The good news is that the suspension works brilliantly. Even under the most aggressive maneuvers – think the Swedish “moose test” – the XC60 Polestar handled with aplomb, showing extremely little body roll and maintaining its composure. The Akebono brakes, meanwhile, repeatedly brought the CUV to a rapid halt with no sign of fade.
Volvo already offers a Polestar-touched version of the low-volume V60 wagon. The debut of the XC60 Polestar Engineered comes with a strong hint from the automaker that we’ll see this performance sub-brand tackle still more models in the future.
There are likely those who will shake their heads and wonder about what has happened in the years since Volvo was acquired by China’s Zhejiang Geely. Clearly, these aren’t the boxy, boring but comfortably safe vehicles the Swedes long were known for.
That’s no reason to lament, however. Volvo’s latest design language is far more pleasing to the eye, and it’s hard to complain about getting more performance out of a package – especially when it’s even safer than before. Like the rest of the XC60 line-up, the Polestar edition is loaded with an array of advanced driver assistance systems, such as forward collision warning with auto-braking and blind-spot detection.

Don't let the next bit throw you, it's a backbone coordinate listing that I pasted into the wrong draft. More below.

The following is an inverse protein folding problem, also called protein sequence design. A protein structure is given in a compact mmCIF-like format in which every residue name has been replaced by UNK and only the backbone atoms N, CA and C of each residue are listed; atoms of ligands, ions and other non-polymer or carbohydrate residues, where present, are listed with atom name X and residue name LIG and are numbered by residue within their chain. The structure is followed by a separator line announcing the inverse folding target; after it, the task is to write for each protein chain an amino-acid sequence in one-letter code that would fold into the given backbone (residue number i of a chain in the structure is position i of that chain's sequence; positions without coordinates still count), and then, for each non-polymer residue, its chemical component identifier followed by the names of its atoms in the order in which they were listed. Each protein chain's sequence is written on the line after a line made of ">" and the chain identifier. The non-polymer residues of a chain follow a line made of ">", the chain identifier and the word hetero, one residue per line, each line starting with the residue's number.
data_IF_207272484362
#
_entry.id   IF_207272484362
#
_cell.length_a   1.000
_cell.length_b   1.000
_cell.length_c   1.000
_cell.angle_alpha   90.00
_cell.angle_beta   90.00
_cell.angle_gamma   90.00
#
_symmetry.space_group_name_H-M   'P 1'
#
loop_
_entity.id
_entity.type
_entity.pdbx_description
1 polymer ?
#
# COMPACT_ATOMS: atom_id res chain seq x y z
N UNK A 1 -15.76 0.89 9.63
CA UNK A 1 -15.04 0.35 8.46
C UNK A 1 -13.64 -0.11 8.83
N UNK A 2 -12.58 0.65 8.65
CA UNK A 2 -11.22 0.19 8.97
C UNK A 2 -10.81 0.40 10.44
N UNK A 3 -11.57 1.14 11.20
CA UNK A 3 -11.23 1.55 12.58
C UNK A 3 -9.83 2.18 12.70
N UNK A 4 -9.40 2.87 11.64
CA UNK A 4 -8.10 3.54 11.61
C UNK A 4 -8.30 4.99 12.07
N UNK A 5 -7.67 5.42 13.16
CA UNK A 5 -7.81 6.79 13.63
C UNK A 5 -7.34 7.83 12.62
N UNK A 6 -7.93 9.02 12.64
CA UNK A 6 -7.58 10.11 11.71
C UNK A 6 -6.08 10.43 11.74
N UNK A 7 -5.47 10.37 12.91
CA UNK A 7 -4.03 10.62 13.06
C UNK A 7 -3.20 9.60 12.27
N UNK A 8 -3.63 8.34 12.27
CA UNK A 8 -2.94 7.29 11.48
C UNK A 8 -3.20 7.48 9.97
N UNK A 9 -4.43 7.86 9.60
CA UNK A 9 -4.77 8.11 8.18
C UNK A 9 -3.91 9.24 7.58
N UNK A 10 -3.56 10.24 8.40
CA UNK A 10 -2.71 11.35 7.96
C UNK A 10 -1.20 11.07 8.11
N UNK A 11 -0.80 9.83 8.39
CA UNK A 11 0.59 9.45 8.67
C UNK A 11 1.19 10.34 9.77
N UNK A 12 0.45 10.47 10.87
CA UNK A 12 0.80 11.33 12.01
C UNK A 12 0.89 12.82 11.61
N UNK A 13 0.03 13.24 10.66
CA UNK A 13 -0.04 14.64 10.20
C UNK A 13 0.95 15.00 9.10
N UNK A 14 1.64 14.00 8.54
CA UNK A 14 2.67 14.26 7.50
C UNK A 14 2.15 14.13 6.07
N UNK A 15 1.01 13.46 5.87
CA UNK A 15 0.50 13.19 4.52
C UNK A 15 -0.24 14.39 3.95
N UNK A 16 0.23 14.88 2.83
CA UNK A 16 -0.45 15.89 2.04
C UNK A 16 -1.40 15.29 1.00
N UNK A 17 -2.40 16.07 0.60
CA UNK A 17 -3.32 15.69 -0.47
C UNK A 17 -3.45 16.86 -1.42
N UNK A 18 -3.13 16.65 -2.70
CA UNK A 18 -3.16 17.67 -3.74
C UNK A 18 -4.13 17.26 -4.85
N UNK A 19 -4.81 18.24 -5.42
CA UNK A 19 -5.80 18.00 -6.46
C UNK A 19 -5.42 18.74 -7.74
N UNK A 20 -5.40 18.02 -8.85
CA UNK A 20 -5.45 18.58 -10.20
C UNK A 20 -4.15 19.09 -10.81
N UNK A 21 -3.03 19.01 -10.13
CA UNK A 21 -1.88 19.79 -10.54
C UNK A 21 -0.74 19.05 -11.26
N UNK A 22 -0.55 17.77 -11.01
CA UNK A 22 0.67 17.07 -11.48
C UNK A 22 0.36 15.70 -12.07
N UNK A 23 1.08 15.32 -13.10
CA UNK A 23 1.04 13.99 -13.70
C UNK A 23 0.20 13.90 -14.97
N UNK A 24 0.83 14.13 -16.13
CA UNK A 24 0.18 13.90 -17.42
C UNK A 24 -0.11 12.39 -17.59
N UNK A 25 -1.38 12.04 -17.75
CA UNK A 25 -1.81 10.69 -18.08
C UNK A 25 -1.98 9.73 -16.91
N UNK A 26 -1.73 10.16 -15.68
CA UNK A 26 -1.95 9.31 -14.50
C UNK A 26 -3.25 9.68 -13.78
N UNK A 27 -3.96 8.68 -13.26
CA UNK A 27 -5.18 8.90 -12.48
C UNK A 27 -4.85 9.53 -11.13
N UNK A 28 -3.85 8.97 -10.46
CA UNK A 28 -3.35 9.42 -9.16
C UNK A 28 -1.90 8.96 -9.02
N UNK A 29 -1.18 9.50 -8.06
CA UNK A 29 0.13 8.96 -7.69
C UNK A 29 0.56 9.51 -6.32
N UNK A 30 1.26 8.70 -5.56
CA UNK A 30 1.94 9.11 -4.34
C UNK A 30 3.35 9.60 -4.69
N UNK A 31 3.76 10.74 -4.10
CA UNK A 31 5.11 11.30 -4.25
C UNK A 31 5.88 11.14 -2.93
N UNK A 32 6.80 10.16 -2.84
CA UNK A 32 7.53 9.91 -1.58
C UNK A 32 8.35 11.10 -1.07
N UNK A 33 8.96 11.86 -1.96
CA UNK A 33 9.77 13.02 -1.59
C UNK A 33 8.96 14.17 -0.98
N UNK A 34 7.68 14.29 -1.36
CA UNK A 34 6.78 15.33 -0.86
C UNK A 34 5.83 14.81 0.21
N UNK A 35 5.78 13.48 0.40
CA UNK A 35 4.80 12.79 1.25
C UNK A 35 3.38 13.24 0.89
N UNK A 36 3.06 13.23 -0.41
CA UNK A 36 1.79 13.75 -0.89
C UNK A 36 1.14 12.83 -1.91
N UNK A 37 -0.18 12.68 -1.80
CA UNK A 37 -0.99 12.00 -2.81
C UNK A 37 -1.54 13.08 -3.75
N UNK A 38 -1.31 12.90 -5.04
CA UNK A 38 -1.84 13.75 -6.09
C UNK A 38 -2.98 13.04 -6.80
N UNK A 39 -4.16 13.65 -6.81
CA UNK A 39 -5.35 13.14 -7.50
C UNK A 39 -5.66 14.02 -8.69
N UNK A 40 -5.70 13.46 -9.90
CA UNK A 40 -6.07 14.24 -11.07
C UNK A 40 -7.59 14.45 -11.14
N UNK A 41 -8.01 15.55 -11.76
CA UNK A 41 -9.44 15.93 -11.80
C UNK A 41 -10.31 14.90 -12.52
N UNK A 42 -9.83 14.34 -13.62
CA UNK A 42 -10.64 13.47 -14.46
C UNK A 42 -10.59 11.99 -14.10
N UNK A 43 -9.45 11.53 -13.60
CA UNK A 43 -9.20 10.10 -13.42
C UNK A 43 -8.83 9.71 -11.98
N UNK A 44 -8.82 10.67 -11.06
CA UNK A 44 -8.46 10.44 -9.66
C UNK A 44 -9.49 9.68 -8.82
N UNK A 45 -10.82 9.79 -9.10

Whether the 2020 Volvo XC60 T8 Polestar Engineered is worth the added cash is something individual buyers will have to consider. Serious performance fans routinely shell out that sort of money to cut a couple tenths of a second off their 0-60 times. And the special edition is more than a straight-line sled. It struts its stuff wherever you drive it while maintaining plush and comfortable manners under less aggressive driving.
We expect the Polestar model to generate relatively modest demand, that stiff price tag being the key reason. But it clearly places a nice halo, demonstrating the capabilities of the XC60 line overall.